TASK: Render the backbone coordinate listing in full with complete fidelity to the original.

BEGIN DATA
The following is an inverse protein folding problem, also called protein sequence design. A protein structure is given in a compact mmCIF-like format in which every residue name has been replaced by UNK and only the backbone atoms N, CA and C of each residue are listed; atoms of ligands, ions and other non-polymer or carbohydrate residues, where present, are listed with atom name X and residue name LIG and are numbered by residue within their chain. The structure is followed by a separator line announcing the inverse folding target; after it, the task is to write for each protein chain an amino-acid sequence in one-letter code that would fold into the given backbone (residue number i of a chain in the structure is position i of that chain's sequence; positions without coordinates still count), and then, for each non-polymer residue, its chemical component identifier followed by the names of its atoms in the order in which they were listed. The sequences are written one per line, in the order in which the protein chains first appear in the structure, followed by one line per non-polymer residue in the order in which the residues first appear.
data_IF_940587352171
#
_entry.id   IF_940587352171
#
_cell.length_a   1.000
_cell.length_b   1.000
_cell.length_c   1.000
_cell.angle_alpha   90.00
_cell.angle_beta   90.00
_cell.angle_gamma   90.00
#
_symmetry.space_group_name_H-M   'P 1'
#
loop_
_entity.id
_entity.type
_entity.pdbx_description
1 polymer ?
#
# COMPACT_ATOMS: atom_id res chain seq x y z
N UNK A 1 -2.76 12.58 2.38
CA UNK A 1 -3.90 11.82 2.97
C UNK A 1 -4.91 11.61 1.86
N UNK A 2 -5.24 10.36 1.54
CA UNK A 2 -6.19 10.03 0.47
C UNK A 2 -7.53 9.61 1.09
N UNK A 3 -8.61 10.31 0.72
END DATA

The following is an inverse protein folding problem, also called protein sequence design. A protein structure is given in a compact mmCIF-like format in which every residue name has been replaced by UNK and only the backbone atoms N, CA and C of each residue are listed; atoms of ligands, ions and other non-polymer or carbohydrate residues, where present, are listed with atom name X and residue name LIG and are numbered by residue within their chain. The structure is followed by a separator line announcing the inverse folding target; after it, the task is to write for each protein chain an amino-acid sequence in one-letter code that would fold into the given backbone (residue number i of a chain in the structure is position i of that chain's sequence; positions without coordinates still count), and then, for each non-polymer residue, its chemical component identifier followed by the names of its atoms in the order in which they were listed. The sequences are written one per line, in the order in which the protein chains first appear in the structure, followed by one line per non-polymer residue in the order in which the residues first appear.
data_IF_940587352171
#
_entry.id   IF_940587352171
#
_cell.length_a   1.000
_cell.length_b   1.000
_cell.length_c   1.000
_cell.angle_alpha   90.00
_cell.angle_beta   90.00
_cell.angle_gamma   90.00
#
_symmetry.space_group_name_H-M   'P 1'
#
loop_
_entity.id
_entity.type
_entity.pdbx_description
1 polymer ?
#
# COMPACT_ATOMS: atom_id res chain seq x y z
N UNK A 1 -2.76 12.58 2.38
CA UNK A 1 -3.90 11.82 2.97
C UNK A 1 -4.91 11.61 1.86
N UNK A 2 -5.24 10.36 1.54
CA UNK A 2 -6.19 10.03 0.47
C UNK A 2 -7.53 9.61 1.09
N UNK A 3 -8.61 10.31 0.72